Move over Rome and Venice…here’s comes Basilicata! We’ve recently watched an explosive interest in Italy’s southern region with a history of 11,000 years, and want to give you the full profile on Italy’s newest popular place to visit. Read below to begin your discovering of the enchanting Basilicata.
Basilicata spans a total of 3860 sq miles, located at the “insole” of Italy’s boot, between Puglia to the east, Campania to the west, and Calabria to the south. Its population of approximately 600,000 people resides in the two provinces, Matera and Potenza, with the capital in Potenza. The western part of Basilicata is traditionally known as Lucania, named in ancient times for the Lucani population meaning “white,” “wolf,” or “sacred wood.” The name Basilicata, from basilikos, meaning “imperial,” was given by the Byzantines in the sixth century A.D.
Basilicata boasts one of the most ancient histories on the Italian peninsula, with archaeological sites of homo erectus dating back to the Paleolithic age and preserved rock paintings near Filino from the Mesolithic age. In ancient and modern history, the region has survived under the rules of the Greeks, Romans, Germans, Byzantines, Saracens, Muslim, Normans, Kingdom of Naples, Kingdom of Sicily, and, finally, the country of Italy. This extensive exposure to several cultures has cultivated a rich culture and proud, tightly-knit population who remained relatively agrarian and poor until recent years, when its potential was recognized by tourists and industrial entrepreneurs alike.
The region’s history of poverty has contributed greatly to its cuisine, which has gained significant recognition in the past few years. Artisan Luganega sausages, fresh pasta made from water, salt and flour (omitting the usual eggs present in the rest of Italy’s pasta), and the abundant use of seasonal vegetables and legumes are prominent in the cuisine. It could be said that the strength of the cuisine is its simplicity and ability to highlight local flavors with few ingredients to create a dish unmatched by some of the finest cuisines in the world.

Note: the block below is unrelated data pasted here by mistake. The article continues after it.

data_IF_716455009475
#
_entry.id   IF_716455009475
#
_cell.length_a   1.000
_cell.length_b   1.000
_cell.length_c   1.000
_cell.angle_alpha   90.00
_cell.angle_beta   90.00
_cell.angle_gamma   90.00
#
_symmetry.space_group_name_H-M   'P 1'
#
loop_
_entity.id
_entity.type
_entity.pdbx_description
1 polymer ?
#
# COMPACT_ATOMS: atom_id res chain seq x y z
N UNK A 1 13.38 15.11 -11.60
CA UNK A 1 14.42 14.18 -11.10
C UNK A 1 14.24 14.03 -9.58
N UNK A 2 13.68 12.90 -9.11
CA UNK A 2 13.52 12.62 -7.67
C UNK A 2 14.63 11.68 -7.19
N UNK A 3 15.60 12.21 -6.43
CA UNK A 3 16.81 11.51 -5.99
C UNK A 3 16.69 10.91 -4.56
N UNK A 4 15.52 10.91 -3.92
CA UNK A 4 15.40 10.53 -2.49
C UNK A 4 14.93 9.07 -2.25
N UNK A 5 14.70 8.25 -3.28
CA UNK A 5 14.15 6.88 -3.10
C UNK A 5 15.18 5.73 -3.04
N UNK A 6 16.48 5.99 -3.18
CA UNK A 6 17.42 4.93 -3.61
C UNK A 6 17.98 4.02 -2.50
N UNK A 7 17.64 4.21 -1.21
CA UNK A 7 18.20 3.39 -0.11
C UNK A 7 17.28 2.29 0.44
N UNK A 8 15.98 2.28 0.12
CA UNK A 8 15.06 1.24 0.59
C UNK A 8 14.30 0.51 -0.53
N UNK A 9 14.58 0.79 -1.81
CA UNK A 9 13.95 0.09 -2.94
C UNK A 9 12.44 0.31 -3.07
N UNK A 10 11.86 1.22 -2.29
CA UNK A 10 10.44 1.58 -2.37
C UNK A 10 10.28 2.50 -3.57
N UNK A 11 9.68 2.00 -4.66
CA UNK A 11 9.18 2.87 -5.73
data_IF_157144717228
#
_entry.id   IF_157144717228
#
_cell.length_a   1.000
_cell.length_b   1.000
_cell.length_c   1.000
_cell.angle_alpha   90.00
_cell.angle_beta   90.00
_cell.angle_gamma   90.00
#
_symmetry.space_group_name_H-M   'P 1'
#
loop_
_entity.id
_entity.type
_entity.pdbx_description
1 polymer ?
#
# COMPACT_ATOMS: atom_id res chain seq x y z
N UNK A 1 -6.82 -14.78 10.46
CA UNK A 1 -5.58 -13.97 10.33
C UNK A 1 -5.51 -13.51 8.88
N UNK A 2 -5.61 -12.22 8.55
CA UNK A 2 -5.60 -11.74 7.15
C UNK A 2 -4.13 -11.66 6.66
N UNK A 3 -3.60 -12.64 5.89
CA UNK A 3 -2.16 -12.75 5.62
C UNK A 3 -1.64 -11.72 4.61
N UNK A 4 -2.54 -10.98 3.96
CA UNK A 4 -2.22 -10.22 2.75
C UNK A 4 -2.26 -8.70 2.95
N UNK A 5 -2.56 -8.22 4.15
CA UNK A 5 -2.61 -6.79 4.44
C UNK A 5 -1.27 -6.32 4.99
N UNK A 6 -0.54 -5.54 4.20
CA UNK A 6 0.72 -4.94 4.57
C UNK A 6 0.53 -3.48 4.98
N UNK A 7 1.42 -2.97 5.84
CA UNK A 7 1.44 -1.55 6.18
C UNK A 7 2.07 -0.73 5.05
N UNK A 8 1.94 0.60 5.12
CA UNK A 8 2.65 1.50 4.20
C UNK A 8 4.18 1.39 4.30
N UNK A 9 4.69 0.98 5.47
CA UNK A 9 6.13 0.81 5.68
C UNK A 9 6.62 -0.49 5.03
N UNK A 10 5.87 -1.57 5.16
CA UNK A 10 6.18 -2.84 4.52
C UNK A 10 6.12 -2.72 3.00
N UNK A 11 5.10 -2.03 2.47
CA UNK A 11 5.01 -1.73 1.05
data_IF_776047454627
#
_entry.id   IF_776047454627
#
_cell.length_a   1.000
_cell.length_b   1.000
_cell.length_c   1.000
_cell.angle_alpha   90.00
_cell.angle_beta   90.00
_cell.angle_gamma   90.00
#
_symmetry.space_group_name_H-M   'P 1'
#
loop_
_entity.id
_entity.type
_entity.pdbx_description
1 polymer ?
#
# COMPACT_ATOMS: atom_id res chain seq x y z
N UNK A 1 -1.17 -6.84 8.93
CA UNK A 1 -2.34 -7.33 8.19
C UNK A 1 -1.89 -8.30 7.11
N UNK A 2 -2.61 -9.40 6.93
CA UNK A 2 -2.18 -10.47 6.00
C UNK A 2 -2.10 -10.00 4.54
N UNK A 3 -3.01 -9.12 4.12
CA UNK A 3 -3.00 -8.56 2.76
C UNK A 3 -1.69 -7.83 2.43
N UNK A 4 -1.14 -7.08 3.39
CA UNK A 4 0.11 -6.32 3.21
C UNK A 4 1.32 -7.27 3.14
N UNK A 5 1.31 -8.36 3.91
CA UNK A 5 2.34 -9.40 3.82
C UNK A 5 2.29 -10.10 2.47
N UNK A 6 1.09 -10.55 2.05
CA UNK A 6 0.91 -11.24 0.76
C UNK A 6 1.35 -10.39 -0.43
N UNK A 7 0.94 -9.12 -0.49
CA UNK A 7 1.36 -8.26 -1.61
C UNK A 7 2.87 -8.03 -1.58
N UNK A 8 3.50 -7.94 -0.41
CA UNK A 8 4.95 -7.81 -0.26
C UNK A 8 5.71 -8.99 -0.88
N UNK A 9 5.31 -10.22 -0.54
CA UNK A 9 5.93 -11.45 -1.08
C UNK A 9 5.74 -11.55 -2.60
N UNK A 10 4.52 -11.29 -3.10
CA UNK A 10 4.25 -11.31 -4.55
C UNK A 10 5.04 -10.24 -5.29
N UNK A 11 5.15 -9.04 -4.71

- The Sassi di Matera are one arguably the most visited site in the region. As a UNESCO World Heritage Site, Matera features 7,000-year-old cave dwellings, which have been lived in and still house residents, restaurants, hotels, and shops.
- The area of Vulture Melfese has recently drawn those with an interest in wine, showcasing its high-quality red, Aglianico, and offering gastronomes several opportunities to taste the region. The small town of Bernalda, the former home of Francis Ford Coppola’s grandfather and current location of his newly-opened Villa Margherita, offers just such an experience.
- Lovers of natural beauty will find 32km of coastline and national parks in Maratea, watched over by the second largest statue of Christ in the world. The region also offers no less than 44 churches and various historical sites to all visitors.
- Pollino offers its guests a bit of everything, containing a national park, prehistoric cave drawings and burial sites, and unique vacation spots such as the thermal springs in Latronico.